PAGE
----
This book was neither fish nor fowl. The location was very interesting and the stories were crazy and unbelievable. But the decision to follow dozens of students, teachers, and animals made it hard to get connected. I had a lot of trouble remembering who was who, despite the descriptions of "shoulder-length chestnut hair" or "big brown eyes" or whatever. And I still don't know what the hell a cavy is.

I think a strong-handed editor could have helped. Or really, a total reorganization of how the b
Caelyn Leigh
Absolutely loved this look into the EATM program. I want to attend so badly now. This book really got me motivated. Highly recommend for anyone who wants to go into the exotic animal training and management field like I do
Of course this was a book in my mom's library that I read while I was taking care of her exotic animal farm while she was out of town. I'd never heard of this school before my mom told me about this book. Really fascinating. Unlike my mom, I am not at all interested in attending such a school (--my grandma's words: "You couldn't *pay* me to go to such a school."), but I enjoyed reading about it. It was probably more interesting to me because my mom is such an animal person than it would have bee ...more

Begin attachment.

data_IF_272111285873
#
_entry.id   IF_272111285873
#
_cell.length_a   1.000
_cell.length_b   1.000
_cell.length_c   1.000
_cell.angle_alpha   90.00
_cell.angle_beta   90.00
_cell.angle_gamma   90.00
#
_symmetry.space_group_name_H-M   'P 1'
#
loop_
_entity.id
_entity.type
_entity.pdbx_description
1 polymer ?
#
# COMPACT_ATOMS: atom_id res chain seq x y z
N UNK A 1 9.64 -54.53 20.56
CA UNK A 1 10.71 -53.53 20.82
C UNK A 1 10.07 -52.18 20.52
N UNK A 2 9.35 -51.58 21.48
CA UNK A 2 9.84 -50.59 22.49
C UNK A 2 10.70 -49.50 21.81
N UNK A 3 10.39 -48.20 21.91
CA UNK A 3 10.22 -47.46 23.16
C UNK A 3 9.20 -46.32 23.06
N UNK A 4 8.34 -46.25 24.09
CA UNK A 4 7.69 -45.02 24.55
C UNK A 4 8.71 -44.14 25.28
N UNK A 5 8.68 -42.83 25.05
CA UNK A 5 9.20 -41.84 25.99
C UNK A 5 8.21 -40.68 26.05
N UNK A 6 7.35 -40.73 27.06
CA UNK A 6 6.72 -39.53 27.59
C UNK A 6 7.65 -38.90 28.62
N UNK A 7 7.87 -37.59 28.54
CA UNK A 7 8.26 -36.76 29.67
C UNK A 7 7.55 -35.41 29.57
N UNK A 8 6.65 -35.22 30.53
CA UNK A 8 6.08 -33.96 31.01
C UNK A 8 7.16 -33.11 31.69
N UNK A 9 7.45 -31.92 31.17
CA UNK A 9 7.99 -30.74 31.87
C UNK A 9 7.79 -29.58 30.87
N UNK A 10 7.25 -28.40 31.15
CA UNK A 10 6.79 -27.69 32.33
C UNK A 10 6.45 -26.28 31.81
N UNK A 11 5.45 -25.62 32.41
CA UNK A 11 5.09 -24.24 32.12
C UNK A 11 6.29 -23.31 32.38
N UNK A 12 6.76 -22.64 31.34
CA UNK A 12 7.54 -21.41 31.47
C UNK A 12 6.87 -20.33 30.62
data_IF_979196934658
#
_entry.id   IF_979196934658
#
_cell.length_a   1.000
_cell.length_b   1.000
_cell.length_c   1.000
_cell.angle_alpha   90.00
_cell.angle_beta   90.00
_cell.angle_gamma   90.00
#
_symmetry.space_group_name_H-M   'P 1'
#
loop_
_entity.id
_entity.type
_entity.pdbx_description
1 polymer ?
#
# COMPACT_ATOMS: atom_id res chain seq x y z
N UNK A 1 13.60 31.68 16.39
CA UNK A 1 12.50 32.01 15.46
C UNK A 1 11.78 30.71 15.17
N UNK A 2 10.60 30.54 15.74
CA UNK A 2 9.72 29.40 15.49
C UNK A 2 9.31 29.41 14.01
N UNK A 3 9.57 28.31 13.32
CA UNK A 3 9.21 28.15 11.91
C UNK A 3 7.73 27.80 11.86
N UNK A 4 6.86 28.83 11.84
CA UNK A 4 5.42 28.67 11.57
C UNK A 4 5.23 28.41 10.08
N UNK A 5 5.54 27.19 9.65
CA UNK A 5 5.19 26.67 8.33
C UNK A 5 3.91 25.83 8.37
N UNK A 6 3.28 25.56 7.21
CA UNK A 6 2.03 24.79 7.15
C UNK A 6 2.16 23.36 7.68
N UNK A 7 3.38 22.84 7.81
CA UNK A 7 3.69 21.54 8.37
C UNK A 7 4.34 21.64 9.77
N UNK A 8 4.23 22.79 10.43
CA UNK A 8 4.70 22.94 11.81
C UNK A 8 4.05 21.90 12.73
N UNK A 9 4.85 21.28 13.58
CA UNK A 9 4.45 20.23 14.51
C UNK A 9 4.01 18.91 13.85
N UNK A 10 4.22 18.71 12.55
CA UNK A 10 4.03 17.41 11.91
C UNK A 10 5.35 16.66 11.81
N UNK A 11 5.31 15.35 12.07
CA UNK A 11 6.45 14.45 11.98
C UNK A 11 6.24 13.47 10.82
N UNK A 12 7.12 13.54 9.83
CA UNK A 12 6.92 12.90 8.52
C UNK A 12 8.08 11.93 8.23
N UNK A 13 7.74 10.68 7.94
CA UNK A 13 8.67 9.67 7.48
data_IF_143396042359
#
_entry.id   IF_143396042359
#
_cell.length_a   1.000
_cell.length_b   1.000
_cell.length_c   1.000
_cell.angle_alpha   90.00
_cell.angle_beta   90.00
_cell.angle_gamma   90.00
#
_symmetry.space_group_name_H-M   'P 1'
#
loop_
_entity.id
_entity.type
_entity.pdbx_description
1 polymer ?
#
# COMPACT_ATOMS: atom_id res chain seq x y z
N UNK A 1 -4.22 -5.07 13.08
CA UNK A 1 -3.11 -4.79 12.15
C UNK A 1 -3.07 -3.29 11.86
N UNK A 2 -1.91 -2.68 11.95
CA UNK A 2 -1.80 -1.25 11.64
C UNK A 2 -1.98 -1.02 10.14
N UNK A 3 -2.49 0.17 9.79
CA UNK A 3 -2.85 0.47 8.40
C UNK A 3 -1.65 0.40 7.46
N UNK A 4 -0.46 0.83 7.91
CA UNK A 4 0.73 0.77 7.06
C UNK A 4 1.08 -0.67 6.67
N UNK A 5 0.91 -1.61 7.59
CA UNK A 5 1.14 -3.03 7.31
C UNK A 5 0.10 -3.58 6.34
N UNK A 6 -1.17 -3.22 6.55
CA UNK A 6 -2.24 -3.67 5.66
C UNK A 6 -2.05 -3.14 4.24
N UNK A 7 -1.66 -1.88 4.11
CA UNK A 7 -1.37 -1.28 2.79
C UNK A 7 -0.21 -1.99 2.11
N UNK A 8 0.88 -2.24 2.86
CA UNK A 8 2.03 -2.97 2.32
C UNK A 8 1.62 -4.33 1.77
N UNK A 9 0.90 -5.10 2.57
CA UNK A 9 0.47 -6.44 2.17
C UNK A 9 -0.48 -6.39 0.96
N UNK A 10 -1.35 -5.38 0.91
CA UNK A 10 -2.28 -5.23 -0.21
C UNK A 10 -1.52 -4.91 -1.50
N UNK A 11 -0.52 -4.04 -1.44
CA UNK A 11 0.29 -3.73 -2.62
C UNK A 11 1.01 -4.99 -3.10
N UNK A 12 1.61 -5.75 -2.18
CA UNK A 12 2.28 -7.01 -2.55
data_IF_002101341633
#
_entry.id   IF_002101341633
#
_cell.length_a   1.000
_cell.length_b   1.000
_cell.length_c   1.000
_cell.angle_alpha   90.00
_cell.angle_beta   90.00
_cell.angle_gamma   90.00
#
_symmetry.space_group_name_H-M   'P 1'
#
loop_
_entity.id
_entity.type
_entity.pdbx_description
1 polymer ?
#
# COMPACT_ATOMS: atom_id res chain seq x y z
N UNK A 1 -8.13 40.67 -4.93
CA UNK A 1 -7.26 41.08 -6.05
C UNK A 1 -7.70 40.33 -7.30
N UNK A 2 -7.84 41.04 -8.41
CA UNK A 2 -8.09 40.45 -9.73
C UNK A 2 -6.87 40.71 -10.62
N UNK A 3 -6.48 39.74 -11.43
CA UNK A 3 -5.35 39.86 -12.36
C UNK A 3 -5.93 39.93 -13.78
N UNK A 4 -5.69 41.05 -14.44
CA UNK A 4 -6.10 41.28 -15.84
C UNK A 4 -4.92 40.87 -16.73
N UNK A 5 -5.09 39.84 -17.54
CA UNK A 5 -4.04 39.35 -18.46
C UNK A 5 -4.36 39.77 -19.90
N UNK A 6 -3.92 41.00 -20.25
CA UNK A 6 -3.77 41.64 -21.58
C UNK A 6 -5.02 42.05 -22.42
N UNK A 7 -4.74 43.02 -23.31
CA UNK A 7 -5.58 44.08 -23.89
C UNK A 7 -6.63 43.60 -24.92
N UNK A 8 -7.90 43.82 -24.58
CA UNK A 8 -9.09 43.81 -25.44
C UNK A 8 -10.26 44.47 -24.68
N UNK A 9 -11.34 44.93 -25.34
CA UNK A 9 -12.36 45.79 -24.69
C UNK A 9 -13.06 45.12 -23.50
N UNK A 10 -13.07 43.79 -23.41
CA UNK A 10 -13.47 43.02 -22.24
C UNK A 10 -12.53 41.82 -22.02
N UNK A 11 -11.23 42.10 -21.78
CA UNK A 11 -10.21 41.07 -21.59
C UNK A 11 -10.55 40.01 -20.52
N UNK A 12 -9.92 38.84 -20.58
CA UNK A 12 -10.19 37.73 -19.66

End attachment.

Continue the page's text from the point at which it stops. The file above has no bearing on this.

Helen Dunn
This is my favorite type of nonfiction - getting a good look inside the inner workings of a tiny subculture - in this case, a college program for animal trainers at a California teaching zoo. Unfortunately, I didn't like this particular book very much.

The primary characters (human and animal) all kind of blurred together and it felt like little more than a blow by blow account of daily chores. When dramatic things happen during the course of the school year, it was hard to care because I had no
This was a fabulous book a very different from the usual books on animals that I find myself reading. A great look at the ups and downs of students going through the two year program there. This is not an explanation at how perfect a job with animals is, but a realistic look at the profession, from the low salaries and job shortages to the PETA controversy and the evolution of animal training. A great book for anyone looking to get into the animal field and have yet to be bitten. Because whether ...more